Unlocking mysteries of crack propagation: hidden paths and instabilities
This event is part of the Physics Department Colloquia Series.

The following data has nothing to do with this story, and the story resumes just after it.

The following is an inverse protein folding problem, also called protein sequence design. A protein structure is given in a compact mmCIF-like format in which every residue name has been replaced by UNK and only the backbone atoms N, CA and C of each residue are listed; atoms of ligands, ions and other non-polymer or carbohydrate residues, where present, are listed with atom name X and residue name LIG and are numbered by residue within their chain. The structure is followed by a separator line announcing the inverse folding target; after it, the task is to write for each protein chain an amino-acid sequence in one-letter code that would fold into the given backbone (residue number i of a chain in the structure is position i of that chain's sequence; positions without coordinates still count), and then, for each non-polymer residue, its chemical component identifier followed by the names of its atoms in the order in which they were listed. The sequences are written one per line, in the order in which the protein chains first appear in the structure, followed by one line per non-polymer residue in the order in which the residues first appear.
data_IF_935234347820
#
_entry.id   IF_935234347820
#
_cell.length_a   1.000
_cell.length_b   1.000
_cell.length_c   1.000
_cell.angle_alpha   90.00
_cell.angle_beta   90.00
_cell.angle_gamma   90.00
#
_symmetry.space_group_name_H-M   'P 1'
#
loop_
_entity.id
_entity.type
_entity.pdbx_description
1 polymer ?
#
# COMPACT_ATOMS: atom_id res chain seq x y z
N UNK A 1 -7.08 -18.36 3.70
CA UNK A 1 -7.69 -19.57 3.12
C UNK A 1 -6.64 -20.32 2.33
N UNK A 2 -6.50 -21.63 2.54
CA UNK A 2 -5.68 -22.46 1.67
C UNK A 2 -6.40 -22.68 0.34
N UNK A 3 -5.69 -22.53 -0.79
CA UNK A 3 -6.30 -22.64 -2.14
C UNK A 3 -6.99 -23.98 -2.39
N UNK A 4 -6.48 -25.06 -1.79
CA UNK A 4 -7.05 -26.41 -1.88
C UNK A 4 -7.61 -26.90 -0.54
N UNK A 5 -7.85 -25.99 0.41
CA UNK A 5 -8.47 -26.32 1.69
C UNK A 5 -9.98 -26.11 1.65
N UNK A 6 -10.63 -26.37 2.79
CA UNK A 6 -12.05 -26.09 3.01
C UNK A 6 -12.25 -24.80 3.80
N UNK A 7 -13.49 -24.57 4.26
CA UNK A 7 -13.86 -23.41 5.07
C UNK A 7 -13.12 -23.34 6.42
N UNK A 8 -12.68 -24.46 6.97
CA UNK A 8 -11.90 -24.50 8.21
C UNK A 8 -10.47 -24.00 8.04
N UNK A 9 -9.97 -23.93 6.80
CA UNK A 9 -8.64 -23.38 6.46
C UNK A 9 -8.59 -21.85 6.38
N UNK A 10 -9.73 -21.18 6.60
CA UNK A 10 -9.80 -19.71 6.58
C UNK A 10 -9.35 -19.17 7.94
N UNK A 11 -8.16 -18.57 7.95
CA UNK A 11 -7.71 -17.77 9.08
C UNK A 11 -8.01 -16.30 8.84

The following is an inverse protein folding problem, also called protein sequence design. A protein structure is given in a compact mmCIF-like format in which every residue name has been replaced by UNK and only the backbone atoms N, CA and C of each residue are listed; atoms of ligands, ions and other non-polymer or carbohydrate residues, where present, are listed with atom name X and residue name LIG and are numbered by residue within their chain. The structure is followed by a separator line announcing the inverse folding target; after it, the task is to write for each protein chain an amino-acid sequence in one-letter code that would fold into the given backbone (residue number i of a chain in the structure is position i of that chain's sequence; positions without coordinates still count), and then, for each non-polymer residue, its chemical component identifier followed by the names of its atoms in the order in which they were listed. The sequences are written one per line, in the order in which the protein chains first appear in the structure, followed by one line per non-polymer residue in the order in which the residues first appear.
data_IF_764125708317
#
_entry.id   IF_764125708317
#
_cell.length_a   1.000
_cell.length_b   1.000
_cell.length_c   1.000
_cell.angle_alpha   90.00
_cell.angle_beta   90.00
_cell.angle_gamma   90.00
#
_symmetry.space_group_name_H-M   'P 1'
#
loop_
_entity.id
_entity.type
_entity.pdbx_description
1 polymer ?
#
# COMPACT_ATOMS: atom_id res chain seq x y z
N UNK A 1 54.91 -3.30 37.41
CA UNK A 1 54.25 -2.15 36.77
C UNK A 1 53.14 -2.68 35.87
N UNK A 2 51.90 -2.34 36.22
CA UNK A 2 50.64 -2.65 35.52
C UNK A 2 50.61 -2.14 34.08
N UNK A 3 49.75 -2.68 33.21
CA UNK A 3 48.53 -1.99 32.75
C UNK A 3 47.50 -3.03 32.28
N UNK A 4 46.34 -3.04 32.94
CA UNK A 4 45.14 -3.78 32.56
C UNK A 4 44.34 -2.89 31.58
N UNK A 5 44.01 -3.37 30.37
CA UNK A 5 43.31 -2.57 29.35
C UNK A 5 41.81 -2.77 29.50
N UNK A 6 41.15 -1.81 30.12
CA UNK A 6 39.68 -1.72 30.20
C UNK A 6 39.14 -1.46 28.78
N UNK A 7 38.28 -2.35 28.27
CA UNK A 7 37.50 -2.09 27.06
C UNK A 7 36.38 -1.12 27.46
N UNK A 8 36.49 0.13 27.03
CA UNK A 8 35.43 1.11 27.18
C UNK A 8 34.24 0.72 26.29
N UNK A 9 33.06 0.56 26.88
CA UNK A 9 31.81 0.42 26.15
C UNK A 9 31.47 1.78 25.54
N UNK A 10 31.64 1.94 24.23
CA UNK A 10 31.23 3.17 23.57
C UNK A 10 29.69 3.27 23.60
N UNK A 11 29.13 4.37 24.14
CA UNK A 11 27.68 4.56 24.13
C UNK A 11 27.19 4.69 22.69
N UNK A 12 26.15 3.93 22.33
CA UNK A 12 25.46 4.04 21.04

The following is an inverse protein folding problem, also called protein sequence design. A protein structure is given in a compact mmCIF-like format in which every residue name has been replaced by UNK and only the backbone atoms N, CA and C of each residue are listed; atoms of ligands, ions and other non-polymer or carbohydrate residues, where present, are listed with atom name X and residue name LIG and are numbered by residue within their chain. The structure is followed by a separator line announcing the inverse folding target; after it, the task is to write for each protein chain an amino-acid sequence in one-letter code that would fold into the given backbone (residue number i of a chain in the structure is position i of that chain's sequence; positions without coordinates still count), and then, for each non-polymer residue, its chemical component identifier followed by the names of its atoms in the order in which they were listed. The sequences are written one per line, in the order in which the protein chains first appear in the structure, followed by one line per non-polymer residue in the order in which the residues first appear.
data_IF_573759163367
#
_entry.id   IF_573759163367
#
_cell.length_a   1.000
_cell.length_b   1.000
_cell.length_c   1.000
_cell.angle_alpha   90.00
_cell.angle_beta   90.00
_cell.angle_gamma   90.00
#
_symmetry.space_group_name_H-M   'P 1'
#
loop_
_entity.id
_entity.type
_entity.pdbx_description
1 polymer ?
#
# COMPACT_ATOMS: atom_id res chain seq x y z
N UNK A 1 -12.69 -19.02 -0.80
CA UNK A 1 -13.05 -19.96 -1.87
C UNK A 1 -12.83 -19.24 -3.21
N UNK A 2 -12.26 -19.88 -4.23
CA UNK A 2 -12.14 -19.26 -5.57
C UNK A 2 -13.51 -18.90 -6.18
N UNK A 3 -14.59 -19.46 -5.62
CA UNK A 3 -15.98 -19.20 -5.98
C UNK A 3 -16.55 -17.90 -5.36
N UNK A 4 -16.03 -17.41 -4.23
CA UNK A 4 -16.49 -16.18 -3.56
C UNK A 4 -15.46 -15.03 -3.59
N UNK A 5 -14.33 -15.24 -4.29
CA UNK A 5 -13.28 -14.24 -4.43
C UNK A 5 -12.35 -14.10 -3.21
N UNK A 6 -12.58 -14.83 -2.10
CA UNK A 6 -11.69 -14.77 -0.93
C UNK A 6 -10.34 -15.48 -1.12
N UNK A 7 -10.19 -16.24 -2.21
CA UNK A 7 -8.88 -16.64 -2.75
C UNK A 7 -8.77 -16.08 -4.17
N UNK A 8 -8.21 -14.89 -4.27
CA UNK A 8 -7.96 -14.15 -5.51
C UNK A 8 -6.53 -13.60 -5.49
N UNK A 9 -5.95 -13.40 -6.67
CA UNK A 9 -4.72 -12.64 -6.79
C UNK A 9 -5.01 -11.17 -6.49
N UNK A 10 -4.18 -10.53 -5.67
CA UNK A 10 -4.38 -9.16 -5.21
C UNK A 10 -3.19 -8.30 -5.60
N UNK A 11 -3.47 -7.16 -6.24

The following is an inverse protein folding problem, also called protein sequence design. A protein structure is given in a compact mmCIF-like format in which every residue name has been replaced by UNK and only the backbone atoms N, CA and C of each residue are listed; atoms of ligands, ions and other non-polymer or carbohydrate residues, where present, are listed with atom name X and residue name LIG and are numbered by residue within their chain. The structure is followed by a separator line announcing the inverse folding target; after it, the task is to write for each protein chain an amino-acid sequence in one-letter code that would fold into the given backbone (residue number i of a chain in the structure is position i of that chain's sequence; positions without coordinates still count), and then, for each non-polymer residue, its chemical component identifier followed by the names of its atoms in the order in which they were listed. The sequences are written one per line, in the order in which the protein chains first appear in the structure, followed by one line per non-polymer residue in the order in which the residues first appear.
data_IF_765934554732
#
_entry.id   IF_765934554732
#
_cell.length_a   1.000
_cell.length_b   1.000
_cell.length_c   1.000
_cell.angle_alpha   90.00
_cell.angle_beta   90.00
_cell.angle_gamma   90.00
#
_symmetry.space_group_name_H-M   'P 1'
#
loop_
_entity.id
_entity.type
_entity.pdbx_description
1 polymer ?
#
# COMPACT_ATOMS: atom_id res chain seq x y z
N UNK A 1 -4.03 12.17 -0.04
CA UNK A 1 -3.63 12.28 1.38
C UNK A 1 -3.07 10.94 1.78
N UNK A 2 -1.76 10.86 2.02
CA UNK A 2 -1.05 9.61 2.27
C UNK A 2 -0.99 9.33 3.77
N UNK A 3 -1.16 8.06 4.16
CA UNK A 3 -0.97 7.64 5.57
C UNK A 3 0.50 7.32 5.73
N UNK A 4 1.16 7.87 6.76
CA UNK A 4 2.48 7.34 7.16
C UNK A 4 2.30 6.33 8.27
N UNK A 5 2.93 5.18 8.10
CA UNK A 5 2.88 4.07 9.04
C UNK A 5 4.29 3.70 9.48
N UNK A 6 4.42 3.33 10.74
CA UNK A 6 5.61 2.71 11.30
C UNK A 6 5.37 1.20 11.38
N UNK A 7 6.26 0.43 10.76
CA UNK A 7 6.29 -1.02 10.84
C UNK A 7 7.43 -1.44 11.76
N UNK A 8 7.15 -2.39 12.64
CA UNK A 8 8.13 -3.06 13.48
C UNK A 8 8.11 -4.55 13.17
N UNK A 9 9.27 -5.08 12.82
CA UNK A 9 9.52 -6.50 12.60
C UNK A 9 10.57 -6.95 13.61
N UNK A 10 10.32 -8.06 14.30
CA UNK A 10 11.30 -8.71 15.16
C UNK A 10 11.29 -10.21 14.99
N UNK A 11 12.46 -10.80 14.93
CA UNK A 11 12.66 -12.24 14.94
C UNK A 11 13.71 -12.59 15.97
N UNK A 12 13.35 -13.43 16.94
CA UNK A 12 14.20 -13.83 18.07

Abstract: Crack propagation is the dominant mode of mechanical failure of most man-made and naturally occurring materials. Understanding this phenomenon poses a number of challenges for physicists, materials engineers, and Hollywood film makers that are addressed in this talk. Firstly, and mostly of interest to physicists, crack propagation is a truly multiscale phenomenon with no clear separation of scale between atomic and continuum scales, i.e. no simple hydrodynamic limit. Consequently, how to formulate equations of motion for cracks is still an open question. Secondly, in many situations, crack fronts become dynamically unstable, thereby following convoluted paths inside a material and forming complex patterns that are hard to deduce. Those paths need to be guessed from post-mortem analysis of crack surfaces due to the inherent difficulty to visualize the actual front evolution during the failure process. Thirdly, materials with desirable mechanical properties such as high strength and fracture toughness are generally highly heterogeneous, as exemplified by the hierarchical composite structure of bone, and those heterogeneities greatly complexity failure mechanisms. This talk provides an introduction to the basic physics of cracking and discusses a class of continuum models of brittle fracture that self-consistently bridges the descriptions of short scale failure and continuum elasticity. The power of this approach to reveal hidden crack paths and understand crack-front instability mechanisms is then demonstrated for selected experiments. The talks concludes with prospects for improving materials design and film making.